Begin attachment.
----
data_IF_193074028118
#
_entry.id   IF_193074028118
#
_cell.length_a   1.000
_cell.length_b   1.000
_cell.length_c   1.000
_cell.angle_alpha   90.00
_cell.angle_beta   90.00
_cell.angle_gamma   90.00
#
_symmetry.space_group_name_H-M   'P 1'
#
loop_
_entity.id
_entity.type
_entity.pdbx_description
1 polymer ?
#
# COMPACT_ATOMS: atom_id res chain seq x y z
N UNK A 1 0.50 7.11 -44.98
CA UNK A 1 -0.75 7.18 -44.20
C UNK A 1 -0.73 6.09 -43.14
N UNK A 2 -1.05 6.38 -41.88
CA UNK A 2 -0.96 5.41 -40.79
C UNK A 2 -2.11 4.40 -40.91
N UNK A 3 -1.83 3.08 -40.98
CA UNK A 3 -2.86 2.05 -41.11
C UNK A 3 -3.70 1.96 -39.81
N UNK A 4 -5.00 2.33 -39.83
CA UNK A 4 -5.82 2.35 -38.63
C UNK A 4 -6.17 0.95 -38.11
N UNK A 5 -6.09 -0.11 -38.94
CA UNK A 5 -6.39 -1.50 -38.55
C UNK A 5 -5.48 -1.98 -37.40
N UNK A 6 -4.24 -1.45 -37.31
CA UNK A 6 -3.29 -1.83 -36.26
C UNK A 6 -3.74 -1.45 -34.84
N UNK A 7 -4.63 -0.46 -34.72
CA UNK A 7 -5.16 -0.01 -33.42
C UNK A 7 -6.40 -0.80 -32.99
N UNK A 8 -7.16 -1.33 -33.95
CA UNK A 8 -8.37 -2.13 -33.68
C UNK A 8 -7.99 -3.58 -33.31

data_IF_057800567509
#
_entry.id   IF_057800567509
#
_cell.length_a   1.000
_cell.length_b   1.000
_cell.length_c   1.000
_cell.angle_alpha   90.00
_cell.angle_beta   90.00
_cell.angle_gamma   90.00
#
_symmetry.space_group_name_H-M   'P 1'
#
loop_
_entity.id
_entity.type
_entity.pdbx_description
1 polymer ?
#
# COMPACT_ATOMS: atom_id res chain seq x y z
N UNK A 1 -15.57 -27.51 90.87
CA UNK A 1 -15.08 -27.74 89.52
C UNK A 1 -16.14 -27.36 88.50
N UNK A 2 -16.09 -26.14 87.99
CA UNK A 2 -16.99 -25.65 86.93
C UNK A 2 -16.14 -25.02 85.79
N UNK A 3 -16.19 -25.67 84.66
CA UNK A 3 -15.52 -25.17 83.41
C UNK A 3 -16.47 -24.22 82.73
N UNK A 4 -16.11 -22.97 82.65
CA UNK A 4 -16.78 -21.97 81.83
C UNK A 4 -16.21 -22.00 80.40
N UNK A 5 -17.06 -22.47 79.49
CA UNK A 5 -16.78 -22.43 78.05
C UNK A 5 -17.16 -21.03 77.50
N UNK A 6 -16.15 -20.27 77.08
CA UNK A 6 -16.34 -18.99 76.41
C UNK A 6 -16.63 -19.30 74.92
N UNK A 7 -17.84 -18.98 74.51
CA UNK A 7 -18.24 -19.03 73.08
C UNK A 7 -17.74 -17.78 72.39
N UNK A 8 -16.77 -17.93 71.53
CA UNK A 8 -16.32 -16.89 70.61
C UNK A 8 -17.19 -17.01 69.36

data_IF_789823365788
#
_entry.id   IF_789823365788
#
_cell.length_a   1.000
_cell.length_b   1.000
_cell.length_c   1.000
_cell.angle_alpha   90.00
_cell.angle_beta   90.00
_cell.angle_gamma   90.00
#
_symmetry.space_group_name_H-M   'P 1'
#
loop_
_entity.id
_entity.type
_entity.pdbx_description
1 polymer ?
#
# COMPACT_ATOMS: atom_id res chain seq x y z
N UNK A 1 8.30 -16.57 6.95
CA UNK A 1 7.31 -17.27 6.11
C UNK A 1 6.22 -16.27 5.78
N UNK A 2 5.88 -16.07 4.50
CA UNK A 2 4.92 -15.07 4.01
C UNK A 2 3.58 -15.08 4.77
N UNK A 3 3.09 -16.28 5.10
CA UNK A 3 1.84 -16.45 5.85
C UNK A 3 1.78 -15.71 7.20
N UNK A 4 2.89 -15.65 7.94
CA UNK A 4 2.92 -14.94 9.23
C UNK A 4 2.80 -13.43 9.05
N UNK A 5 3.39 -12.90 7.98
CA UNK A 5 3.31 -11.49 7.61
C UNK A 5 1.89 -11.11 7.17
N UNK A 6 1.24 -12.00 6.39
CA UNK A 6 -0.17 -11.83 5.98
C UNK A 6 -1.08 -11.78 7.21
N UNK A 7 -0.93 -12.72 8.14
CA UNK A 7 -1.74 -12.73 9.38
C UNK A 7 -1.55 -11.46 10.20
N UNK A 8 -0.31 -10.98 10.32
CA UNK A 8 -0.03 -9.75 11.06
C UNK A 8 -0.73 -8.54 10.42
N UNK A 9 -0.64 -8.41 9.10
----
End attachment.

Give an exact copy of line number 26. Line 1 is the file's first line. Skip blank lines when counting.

C UNK A 2 -2.11 4.40 -40.91